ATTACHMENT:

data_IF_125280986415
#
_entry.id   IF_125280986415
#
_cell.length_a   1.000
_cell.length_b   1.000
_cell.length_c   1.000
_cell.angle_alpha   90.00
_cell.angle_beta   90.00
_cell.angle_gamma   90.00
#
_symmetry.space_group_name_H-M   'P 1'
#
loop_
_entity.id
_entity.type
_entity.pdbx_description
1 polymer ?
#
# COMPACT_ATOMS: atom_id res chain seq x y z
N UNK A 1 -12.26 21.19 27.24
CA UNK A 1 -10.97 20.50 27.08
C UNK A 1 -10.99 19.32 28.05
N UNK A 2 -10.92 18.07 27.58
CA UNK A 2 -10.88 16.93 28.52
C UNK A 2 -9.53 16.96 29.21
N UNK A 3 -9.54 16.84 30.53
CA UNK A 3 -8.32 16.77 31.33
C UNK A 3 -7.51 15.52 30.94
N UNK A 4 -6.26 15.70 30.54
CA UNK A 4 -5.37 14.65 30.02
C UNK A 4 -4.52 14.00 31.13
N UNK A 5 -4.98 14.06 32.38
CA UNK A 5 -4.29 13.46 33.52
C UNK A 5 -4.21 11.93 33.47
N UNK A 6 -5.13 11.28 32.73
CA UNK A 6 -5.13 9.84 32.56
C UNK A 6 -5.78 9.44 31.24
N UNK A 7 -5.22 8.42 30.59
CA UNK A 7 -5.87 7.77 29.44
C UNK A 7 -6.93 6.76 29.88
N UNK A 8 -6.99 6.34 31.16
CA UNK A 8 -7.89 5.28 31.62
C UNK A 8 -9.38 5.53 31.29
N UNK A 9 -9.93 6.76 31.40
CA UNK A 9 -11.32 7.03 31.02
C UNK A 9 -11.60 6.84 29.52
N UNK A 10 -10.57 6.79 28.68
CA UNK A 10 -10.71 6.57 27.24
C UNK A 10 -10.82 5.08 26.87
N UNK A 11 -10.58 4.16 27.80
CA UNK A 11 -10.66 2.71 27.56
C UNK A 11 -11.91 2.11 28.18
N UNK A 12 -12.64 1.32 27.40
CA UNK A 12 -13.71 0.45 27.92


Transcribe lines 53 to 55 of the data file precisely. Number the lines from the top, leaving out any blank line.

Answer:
C UNK A 11 -11.91 2.11 28.18
N UNK A 12 -12.64 1.32 27.40
CA UNK A 12 -13.71 0.45 27.92